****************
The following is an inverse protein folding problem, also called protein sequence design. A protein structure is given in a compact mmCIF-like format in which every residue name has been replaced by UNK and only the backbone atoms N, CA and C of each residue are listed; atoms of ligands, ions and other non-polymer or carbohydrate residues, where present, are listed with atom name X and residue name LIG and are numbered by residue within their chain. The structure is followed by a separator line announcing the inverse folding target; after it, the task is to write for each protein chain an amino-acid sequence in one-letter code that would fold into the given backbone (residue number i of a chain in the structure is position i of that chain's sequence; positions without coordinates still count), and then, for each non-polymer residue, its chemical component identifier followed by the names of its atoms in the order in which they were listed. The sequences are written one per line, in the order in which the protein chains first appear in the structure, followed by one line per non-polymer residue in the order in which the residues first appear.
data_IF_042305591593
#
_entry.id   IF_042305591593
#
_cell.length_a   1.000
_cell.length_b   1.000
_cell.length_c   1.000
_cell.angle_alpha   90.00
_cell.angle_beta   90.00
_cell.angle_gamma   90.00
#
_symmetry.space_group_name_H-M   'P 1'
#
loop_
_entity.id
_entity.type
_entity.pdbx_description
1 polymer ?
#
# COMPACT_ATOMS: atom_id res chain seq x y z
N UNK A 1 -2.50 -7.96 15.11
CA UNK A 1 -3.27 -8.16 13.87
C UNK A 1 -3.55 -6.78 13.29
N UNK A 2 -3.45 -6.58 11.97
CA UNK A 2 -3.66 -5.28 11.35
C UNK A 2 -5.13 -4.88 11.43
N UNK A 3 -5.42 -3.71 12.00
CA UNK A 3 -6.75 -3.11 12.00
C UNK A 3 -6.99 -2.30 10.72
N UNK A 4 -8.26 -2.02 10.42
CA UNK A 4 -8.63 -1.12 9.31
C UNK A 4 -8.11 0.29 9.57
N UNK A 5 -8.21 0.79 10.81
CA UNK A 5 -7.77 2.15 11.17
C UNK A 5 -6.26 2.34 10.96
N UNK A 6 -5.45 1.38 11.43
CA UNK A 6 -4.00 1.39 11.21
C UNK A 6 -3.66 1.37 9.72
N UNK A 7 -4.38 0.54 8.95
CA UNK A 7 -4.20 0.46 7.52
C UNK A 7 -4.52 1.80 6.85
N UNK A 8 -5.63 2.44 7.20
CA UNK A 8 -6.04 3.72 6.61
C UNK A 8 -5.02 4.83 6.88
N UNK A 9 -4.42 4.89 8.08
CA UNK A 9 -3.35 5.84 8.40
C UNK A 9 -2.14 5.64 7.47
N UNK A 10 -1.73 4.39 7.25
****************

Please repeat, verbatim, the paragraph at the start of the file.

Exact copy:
The following is an inverse protein folding problem, also called protein sequence design. A protein structure is given in a compact mmCIF-like format in which every residue name has been replaced by UNK and only the backbone atoms N, CA and C of each residue are listed; atoms of ligands, ions and other non-polymer or carbohydrate residues, where present, are listed with atom name X and residue name LIG and are numbered by residue within their chain. The structure is followed by a separator line announcing the inverse folding target; after it, the task is to write for each protein chain an amino-acid sequence in one-letter code that would fold into the given backbone (residue number i of a chain in the structure is position i of that chain's sequence; positions without coordinates still count), and then, for each non-polymer residue, its chemical component identifier followed by the names of its atoms in the order in which they were listed. The sequences are written one per line, in the order in which the protein chains first appear in the structure, followed by one line per non-polymer residue in the order in which the residues first appear.